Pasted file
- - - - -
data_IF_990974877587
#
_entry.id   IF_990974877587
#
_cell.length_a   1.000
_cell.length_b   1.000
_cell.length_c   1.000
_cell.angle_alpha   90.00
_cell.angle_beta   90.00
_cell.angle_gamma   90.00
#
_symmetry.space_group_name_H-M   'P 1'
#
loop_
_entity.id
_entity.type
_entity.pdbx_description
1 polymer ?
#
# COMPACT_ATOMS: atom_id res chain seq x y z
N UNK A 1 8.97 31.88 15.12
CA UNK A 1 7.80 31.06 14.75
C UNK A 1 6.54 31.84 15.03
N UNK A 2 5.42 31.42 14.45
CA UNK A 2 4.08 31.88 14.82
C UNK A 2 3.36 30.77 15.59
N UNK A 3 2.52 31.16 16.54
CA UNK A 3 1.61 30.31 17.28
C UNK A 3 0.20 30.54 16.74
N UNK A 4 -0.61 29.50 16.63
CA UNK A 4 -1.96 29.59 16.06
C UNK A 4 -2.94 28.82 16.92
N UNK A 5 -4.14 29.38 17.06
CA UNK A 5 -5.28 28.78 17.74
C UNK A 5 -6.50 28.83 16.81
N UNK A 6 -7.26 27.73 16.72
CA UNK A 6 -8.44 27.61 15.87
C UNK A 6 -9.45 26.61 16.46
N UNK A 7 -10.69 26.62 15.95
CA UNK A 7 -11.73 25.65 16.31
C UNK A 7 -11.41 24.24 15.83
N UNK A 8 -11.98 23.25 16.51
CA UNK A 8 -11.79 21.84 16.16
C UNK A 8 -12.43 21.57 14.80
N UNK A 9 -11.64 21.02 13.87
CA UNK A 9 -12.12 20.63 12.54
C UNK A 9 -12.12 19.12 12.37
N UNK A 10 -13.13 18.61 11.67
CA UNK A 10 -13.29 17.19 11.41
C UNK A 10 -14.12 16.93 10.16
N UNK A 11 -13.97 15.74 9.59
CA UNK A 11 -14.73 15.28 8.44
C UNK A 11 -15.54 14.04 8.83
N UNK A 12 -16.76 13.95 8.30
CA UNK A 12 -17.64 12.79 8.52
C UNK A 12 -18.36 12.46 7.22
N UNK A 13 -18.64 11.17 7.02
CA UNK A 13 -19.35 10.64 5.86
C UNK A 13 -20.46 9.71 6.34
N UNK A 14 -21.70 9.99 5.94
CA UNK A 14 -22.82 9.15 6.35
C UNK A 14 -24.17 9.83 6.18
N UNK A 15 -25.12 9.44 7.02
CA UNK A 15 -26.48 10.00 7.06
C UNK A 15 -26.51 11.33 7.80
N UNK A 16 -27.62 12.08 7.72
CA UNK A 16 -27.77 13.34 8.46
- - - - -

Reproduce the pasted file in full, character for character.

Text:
data_IF_990974877587
#
_entry.id   IF_990974877587
#
_cell.length_a   1.000
_cell.length_b   1.000
_cell.length_c   1.000
_cell.angle_alpha   90.00
_cell.angle_beta   90.00
_cell.angle_gamma   90.00
#
_symmetry.space_group_name_H-M   'P 1'
#
loop_
_entity.id
_entity.type
_entity.pdbx_description
1 polymer ?
#
# COMPACT_ATOMS: atom_id res chain seq x y z
N UNK A 1 8.97 31.88 15.12
CA UNK A 1 7.80 31.06 14.75
C UNK A 1 6.54 31.84 15.03
N UNK A 2 5.42 31.42 14.45
CA UNK A 2 4.08 31.88 14.82
C UNK A 2 3.36 30.77 15.59
N UNK A 3 2.52 31.16 16.54
CA UNK A 3 1.61 30.31 17.28
C UNK A 3 0.20 30.54 16.74
N UNK A 4 -0.61 29.50 16.63
CA UNK A 4 -1.96 29.59 16.06
C UNK A 4 -2.94 28.82 16.92
N UNK A 5 -4.14 29.38 17.06
CA UNK A 5 -5.28 28.78 17.74
C UNK A 5 -6.50 28.83 16.81
N UNK A 6 -7.26 27.73 16.72
CA UNK A 6 -8.44 27.61 15.87
C UNK A 6 -9.45 26.61 16.46
N UNK A 7 -10.69 26.62 15.95
CA UNK A 7 -11.73 25.65 16.31
C UNK A 7 -11.41 24.24 15.83
N UNK A 8 -11.98 23.25 16.51
CA UNK A 8 -11.79 21.84 16.16
C UNK A 8 -12.43 21.57 14.80
N UNK A 9 -11.64 21.02 13.87
CA UNK A 9 -12.12 20.63 12.54
C UNK A 9 -12.12 19.12 12.37
N UNK A 10 -13.13 18.61 11.67
CA UNK A 10 -13.29 17.19 11.41
C UNK A 10 -14.12 16.93 10.16
N UNK A 11 -13.97 15.74 9.59
CA UNK A 11 -14.73 15.28 8.44
C UNK A 11 -15.54 14.04 8.83
N UNK A 12 -16.76 13.95 8.30
CA UNK A 12 -17.64 12.79 8.52
C UNK A 12 -18.36 12.46 7.22
N UNK A 13 -18.64 11.17 7.02
CA UNK A 13 -19.35 10.64 5.86
C UNK A 13 -20.46 9.71 6.34
N UNK A 14 -21.70 9.99 5.94
CA UNK A 14 -22.82 9.15 6.35
C UNK A 14 -24.17 9.83 6.18
N UNK A 15 -25.12 9.44 7.02
CA UNK A 15 -26.48 10.00 7.06
C UNK A 15 -26.51 11.33 7.80
N UNK A 16 -27.62 12.08 7.72
CA UNK A 16 -27.77 13.34 8.46